Research finds approach to assess Men B vaccine effectiveness

Researchers at the University of Leicester have found a new way to determine protection of Men B vaccine against different strains

Researchers at the University of Leicester and the Meningococcal Reference Unit have developed a new approach to assess the effectiveness of the Men B vaccine, Bexsero, against different strains that cause meningococcal meningitis and septicaemia.

The approach is being assessed by Public Health England for its potential to routinely test all meningococcal disease cases.

The new approach allows direct testing of blood samples from patients with meningococcal disease to find out if the strain they are infected with might have been prevented by the vaccine. Currently, it is estimated that the vaccine offers protection against 73-88% of strains responsible for meningococcal disease in England and Wales.

The research was based on looking at one of the four antigens that make up the vaccine. More work is needed to look at the remaining three antigens.

Dr Chris Bayliss, from the University of Leicester's Department of Genetics and Genome Biology, said: “This new research fills a gap in current testing capabilities that determine whether a disease-causing meningococcal strain is expected to be covered by the vaccine.

“We are currently unable to obtain and grow live bacteria from up to half of patients to determine whether the vaccine might have prevented the type of meningococcal disease they have, often because treatment with antibiotics has already killed them. There is a need for new tests to identify and measure the amount of antigen by obtaining meningococcal DNA directly from patient samples.”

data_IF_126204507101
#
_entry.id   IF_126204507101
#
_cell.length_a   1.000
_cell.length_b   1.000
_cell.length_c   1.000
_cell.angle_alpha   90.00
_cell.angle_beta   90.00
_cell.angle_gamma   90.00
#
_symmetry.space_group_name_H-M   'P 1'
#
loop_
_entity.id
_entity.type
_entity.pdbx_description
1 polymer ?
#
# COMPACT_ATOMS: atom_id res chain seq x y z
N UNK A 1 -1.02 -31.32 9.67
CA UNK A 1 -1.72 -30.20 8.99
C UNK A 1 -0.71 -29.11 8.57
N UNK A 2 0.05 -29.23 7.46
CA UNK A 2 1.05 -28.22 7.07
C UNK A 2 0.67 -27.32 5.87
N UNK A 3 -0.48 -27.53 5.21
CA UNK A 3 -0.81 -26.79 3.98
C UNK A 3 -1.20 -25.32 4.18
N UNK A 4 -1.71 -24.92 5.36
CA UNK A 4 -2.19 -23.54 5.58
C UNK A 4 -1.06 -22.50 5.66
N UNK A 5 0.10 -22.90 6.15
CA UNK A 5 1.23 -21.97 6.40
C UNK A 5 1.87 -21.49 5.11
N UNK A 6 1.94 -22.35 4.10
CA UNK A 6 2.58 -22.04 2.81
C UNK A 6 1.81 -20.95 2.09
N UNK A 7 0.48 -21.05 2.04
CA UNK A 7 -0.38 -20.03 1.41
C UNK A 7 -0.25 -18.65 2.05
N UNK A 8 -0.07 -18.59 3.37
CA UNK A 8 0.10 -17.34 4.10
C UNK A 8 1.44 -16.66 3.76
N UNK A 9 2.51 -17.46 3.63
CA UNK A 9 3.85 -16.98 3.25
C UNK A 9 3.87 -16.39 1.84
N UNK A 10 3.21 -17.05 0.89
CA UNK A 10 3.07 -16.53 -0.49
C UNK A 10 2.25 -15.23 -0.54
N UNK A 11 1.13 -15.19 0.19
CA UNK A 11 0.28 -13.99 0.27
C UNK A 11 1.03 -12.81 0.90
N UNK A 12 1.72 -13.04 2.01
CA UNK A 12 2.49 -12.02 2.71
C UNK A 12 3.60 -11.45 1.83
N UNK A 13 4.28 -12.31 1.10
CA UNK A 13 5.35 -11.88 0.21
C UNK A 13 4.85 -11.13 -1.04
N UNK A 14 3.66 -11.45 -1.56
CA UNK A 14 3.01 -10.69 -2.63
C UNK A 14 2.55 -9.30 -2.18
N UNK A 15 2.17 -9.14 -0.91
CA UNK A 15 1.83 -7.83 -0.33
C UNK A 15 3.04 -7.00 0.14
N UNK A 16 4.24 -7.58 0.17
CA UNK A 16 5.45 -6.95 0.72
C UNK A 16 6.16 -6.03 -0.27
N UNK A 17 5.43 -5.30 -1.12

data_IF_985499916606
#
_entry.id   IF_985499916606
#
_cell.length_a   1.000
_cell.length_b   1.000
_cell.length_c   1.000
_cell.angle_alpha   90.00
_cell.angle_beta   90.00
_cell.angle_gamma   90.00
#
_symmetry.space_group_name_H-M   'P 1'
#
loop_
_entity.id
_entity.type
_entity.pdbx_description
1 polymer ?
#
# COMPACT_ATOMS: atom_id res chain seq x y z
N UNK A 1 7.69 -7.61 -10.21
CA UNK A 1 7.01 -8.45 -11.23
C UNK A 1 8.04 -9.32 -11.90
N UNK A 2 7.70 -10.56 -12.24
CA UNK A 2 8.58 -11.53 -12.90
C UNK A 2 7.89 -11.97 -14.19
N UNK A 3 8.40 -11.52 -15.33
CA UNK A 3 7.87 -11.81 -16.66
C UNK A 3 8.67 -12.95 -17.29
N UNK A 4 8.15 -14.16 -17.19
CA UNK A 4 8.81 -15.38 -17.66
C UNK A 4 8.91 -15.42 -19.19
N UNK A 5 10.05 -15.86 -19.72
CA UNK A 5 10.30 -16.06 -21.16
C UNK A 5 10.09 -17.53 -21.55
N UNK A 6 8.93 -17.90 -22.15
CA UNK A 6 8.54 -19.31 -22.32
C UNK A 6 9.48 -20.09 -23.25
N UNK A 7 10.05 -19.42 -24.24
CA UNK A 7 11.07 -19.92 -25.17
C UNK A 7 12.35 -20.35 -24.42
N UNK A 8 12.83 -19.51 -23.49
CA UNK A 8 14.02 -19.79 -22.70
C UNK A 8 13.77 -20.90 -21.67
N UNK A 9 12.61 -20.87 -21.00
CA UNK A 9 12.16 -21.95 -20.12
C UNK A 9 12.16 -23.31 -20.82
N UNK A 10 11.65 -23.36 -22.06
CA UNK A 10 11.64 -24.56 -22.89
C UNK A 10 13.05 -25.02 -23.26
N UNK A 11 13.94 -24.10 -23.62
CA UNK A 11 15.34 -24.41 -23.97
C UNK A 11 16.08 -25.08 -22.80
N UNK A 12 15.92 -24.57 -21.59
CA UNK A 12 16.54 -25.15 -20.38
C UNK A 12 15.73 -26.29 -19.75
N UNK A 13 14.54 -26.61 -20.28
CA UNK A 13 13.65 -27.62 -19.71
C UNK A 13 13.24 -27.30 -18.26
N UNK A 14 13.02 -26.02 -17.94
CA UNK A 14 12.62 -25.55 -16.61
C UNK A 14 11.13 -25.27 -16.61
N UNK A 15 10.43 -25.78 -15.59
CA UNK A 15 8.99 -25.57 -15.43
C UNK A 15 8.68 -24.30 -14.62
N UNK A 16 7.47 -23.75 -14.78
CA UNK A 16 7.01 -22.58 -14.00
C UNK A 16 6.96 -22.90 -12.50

Bexsero is a vaccine that helps protect against group B meningococcal disease (MenB), developed by GSK. It was introduced into the UK infant immunisation schedule in September 2015 and has been shown to be highly effective in preventing MenB disease in vaccinated infants.

One of the protective components of Bexsero is an antigen called factor H binding protein (fHbp). Infants vaccinated with MenB vaccines produce antibodies against this protein, so that if they are exposed to meningococcal bacteria that possess this protein, these antibodies will kill the bacteria.

“We are very encouraged by the results of the study, though measuring the attribution of only one antigen, fHbp, alone, without taking the effect of the other three components of Bexsero into consideration, may underestimate its protective effect,” said Dr Rafik Bekkat-Berkani, Global Medical Affairs Lead from GSK.

In a study published in the academic journal PLOS ONE, funded by Meningitis Research Foundation (MRF), the researchers show how a combination of DNA sequences and statistical testing can be used to measure the amounts of fHbp present in disease-causing meningococcal bacteria.

Researchers and Mathematicians at the University of Leicester studied more than 2000 disease causing meningococcal isolates to measure how much antigen each strain produces.

They used the results to categorise each strain into three classes: ‘covered’; ‘not covered’; and ‘at risk’. The ‘not covered’ groups included the ~12% of strains that will not be covered by the vaccine while the ‘at risk’ groups contains strains that are more likely to cause illness in vaccinated individuals.

Dr Bayliss said: “Detailed molecular analyses of clinical samples are essential for understanding how efficient the new vaccines against meningococcal disease are at protecting people against different meningococcal strains.

“This novel approach has the potential to help measure the effectiveness of Bexsero more accurately. The detailed information collected on the fHbp protein could be important in helping to improve the next generation of MenB vaccines,” explained Dr Bayliss.

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